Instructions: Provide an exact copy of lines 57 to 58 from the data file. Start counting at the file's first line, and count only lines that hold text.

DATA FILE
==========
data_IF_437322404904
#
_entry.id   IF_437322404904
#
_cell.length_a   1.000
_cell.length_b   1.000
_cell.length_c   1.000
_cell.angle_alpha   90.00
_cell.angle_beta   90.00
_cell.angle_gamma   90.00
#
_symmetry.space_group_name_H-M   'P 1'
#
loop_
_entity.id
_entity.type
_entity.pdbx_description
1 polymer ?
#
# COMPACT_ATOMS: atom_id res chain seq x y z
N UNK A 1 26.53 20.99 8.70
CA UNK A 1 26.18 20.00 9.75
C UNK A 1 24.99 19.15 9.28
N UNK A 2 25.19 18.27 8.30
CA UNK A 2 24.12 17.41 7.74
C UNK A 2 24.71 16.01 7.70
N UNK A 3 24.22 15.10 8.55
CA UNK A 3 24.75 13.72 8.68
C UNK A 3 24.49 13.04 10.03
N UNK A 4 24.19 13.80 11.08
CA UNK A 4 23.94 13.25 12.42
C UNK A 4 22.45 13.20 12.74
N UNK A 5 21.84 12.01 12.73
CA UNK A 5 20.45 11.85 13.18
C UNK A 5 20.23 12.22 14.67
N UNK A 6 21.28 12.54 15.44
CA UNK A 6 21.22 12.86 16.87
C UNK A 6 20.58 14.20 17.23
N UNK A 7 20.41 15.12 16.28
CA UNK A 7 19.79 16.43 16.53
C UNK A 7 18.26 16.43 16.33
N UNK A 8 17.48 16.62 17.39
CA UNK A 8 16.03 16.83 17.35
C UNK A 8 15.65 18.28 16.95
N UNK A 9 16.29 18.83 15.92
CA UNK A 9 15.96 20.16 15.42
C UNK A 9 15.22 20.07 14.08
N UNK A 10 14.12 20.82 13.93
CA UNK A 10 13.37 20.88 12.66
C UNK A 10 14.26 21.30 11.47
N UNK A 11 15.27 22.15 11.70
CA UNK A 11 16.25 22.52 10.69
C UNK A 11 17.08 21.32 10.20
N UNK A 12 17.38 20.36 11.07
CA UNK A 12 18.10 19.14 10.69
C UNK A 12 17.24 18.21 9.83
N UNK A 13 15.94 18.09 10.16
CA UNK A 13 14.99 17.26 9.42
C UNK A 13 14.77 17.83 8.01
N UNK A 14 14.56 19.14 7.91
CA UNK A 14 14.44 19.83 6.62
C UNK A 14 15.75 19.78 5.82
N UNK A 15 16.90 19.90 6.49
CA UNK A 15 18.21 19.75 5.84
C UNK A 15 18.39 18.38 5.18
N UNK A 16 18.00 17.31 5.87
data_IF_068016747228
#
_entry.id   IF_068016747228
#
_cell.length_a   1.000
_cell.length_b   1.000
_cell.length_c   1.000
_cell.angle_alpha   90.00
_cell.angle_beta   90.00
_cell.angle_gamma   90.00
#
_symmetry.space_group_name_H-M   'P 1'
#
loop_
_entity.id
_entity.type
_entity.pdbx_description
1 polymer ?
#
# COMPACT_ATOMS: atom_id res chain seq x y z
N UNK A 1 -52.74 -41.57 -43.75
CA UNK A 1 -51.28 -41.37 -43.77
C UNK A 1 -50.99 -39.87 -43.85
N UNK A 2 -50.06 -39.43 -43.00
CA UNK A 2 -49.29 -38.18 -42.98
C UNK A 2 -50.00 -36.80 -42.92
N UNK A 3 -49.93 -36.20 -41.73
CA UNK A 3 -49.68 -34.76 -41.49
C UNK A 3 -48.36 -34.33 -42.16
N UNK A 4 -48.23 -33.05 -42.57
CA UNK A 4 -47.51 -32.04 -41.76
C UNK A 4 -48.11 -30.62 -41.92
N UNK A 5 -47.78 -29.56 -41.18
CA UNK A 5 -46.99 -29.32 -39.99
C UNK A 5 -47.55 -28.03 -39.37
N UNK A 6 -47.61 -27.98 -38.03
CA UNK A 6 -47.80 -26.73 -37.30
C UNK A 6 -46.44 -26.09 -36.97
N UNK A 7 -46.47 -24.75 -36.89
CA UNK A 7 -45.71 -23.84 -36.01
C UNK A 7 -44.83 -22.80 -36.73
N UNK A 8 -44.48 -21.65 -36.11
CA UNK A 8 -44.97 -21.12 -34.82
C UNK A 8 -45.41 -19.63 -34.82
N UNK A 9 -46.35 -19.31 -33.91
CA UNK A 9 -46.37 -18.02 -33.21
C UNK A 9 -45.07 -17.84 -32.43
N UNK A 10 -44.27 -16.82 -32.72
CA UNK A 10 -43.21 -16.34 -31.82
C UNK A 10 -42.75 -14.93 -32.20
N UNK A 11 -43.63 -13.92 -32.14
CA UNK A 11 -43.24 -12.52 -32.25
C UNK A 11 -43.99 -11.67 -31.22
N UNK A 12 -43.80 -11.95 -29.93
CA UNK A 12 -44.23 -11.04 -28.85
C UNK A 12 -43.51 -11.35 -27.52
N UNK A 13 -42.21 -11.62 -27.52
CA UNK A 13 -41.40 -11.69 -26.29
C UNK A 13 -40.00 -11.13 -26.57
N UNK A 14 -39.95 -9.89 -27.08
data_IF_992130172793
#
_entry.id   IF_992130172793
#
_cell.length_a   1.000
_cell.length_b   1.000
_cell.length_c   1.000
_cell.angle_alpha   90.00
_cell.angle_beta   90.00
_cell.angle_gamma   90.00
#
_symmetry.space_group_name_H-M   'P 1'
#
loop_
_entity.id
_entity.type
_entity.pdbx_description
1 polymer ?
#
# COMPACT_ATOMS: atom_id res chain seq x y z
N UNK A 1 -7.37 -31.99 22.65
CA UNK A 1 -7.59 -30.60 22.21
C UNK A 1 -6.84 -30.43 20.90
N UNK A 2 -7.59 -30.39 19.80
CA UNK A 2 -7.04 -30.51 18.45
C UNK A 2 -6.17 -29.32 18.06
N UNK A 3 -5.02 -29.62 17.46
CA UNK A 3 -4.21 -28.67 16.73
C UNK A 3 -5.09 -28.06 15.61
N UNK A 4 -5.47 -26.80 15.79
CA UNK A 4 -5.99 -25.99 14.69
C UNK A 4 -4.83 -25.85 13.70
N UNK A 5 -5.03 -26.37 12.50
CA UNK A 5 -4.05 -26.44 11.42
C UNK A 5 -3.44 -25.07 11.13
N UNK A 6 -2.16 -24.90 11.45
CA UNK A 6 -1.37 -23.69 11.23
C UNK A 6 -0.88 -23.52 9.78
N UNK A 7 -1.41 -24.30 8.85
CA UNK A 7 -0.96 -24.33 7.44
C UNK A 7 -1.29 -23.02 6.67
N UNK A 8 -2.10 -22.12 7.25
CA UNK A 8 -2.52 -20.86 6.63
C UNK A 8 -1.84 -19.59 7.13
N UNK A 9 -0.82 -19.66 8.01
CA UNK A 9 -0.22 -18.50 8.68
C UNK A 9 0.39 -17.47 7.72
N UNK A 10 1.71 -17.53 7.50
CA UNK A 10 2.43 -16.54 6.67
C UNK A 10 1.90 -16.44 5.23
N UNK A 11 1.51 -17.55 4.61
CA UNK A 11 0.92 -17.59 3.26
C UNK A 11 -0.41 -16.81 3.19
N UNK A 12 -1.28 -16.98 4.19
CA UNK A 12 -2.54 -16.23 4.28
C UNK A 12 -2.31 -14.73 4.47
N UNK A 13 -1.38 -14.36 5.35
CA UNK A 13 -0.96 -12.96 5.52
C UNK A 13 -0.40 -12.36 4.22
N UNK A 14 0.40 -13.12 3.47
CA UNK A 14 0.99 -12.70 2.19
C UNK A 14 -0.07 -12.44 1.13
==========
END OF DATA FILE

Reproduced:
N UNK A 13 15.94 18.09 10.16
CA UNK A 13 14.99 17.26 9.42